In School Assembly, boys have heard me speak on several occasions about how I am a dedicated Francophile. Most recently, the context was the fire that gutted Notre Dame Cathedral in Paris, the television coverage of which brought me to tears in my kitchen. Each year when we come to discuss the family summer holiday, my wife gears up for a battle, knowing that my starting point will be to suggest a new region of what I refer to as ‘God’s own country’. I love not only the countryside, but also the culture, the cuisine, the mentality of its people and, of course, its language. In some respects I am never happier than when speaking French, and it is such a pleasure that I can continue teaching it to Year 7 boys at the Grammar School, especially as, for many, it is their first experience of the language. Unfortunately, language learning is rather undervalued in this country, and a number of press articles recently have focused on how the number of students sitting GCSEs and A Levels in Modern Languages has decreased. Indeed, The Guardian has termed this the national ‘threat’ to Modern Languages teaching. At a moment when the United Kingdom is preparing to go it alone, is it important to be able to speak another language?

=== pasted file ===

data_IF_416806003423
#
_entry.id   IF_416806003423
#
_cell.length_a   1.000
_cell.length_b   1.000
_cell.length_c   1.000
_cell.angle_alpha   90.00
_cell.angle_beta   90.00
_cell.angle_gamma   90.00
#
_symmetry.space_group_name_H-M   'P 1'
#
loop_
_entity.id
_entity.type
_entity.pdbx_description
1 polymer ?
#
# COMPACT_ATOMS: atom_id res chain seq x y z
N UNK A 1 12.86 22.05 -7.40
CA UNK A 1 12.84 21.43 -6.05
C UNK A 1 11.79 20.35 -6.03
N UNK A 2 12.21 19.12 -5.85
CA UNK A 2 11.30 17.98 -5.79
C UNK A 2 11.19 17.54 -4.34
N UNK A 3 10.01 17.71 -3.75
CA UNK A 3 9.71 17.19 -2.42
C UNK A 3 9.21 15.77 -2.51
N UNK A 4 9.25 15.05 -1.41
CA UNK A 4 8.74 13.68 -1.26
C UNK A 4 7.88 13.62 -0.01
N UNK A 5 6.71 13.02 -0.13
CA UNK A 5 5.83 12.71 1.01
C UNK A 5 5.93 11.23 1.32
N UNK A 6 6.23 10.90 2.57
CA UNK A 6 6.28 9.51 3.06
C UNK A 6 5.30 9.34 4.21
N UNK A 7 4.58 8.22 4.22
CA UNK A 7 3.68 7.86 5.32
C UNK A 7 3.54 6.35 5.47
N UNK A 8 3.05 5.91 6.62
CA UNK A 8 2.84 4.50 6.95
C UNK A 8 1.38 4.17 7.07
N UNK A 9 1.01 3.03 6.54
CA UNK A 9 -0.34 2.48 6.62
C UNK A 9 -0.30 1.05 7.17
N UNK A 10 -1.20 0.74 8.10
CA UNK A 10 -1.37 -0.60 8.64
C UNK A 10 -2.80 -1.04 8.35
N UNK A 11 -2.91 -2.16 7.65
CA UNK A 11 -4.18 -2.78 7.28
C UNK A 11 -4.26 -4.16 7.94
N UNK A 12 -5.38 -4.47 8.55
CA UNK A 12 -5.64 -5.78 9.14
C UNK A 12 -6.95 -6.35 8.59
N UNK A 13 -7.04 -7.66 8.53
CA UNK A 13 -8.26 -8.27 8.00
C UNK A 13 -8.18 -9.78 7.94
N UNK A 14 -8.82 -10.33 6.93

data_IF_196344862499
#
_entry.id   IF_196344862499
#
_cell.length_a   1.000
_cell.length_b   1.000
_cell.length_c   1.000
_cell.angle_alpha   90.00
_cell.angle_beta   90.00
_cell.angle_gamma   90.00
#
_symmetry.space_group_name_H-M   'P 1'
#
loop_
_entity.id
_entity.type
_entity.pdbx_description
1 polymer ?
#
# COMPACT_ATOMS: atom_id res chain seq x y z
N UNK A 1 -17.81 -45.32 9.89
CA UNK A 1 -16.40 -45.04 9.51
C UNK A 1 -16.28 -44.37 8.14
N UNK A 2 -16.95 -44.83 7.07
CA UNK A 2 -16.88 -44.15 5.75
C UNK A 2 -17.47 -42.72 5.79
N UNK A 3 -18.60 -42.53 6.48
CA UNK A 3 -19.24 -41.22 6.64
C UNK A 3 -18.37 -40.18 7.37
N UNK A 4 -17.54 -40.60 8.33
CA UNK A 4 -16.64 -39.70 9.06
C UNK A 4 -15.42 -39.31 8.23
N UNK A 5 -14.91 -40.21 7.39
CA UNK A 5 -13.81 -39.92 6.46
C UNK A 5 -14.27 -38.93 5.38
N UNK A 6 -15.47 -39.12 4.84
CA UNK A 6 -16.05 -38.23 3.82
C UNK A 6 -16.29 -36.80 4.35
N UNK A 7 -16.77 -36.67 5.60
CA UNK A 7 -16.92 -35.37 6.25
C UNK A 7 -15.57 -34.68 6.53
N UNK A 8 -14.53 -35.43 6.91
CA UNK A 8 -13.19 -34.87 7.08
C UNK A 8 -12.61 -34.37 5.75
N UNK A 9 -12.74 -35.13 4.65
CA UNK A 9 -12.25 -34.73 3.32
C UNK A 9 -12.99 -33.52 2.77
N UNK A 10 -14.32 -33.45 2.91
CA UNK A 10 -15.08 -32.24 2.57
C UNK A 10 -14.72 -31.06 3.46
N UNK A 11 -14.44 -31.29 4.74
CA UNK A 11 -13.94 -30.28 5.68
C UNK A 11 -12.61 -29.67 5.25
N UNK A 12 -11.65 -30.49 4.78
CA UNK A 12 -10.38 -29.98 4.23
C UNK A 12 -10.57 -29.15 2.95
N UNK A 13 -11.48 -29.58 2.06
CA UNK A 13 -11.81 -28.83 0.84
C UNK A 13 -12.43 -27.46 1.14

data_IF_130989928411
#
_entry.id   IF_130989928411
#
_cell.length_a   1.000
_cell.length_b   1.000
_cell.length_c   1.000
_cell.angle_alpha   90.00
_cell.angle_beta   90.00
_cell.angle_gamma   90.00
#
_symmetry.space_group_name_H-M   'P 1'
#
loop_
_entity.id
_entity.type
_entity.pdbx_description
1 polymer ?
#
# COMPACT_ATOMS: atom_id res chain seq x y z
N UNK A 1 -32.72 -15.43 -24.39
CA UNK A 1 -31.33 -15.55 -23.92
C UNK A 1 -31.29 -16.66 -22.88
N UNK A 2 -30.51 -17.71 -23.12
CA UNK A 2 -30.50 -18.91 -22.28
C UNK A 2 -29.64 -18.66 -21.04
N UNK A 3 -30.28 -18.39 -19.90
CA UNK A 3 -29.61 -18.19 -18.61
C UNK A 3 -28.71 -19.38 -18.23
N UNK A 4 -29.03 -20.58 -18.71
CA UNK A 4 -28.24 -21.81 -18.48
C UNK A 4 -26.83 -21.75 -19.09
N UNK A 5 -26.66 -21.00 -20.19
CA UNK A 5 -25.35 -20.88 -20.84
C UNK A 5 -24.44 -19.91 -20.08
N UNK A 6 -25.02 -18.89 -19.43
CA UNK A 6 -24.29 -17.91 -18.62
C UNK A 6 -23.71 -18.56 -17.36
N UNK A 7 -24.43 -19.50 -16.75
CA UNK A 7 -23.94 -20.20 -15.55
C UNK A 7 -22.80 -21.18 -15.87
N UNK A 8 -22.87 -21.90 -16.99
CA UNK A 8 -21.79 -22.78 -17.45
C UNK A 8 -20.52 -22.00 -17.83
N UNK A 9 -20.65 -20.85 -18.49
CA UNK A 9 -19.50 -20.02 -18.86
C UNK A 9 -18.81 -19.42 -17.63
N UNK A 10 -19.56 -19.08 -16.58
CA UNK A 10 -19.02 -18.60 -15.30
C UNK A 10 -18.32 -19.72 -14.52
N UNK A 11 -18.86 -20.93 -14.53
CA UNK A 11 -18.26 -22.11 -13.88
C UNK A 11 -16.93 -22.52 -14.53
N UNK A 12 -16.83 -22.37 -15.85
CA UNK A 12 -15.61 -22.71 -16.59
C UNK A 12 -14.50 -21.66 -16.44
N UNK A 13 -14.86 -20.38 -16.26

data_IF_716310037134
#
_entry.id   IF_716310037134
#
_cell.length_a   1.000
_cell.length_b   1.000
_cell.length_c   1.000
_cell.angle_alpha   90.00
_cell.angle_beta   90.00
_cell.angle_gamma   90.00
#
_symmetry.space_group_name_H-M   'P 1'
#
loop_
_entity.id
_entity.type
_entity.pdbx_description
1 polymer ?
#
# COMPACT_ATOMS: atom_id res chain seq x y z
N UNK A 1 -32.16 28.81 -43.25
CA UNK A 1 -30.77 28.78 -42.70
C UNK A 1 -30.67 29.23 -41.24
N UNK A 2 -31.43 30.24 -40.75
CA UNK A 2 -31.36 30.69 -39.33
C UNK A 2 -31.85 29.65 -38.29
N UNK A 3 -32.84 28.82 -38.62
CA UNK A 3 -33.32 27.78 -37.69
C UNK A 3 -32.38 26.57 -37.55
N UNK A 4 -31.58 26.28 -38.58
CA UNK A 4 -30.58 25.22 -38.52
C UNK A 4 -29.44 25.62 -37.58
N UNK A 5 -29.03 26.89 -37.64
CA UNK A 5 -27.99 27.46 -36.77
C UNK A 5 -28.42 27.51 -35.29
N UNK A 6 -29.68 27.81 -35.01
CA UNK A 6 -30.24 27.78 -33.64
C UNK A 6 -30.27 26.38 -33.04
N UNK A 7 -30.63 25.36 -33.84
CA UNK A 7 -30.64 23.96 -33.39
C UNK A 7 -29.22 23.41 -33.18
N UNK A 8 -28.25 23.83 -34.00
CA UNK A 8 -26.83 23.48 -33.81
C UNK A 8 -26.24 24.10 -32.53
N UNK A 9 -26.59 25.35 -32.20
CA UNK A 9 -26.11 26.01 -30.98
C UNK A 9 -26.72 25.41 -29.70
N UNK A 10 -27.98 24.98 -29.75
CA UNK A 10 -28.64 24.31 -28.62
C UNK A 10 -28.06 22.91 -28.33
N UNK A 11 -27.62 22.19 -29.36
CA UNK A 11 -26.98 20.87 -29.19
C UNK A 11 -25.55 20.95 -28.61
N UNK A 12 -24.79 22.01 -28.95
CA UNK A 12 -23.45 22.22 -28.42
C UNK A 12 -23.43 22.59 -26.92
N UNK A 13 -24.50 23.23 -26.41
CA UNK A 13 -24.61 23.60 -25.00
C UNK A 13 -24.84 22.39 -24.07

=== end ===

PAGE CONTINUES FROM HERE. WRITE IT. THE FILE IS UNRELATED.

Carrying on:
When I was a child, I got the idea from my initial schooling that there was a country called England, where everyone spoke English, a country called Germany where everybody spoke German, and so on. I imagined that nationhood was defined by a commonality of language. Quite often in our modern political discourse, this childlike view rises to the surface; the idea being that there is a unifying culture and language behind each nation. Some long to return to a nebulous point in our history of peak Englishness. The reality is that multiculturalism and multilingualism are the norm around the globe. Indeed, they have always been so. History is marked by the movement of peoples, the fluidity of national boundaries and the mixing of cultures. From my interest in linguistics, I am aware, for example, that the English language is an amalgam and development of the Latin of our Roman invaders, the Norse of the Vikings, the ancient German of the Saxons, the French of our Norman conquerors in 1066, and the Celtic languages of our geographical fringes. In recent centuries we have added to English by borrowing from the languages of the British Empire, notably from the Indic languages.
Despite the multilingualism inherent in the history of the British Isles, I don’t think that there can be any doubt that the British people have some of the least impressive language skills in the world. The status of English as the international language of commerce has made monolingualism the norm. In Europe, educated people speak English (and often other languages) whatever their field of expertise. Yet my university peer group, highly educated as they are, operating as QCs, hospital consultants and captains of industry, have no language skills to speak of. Indeed, it is acceptable to boast that ‘I never got on with languages at school’, in a way that it would never be socially acceptable to boast about being illiterate or innumerate.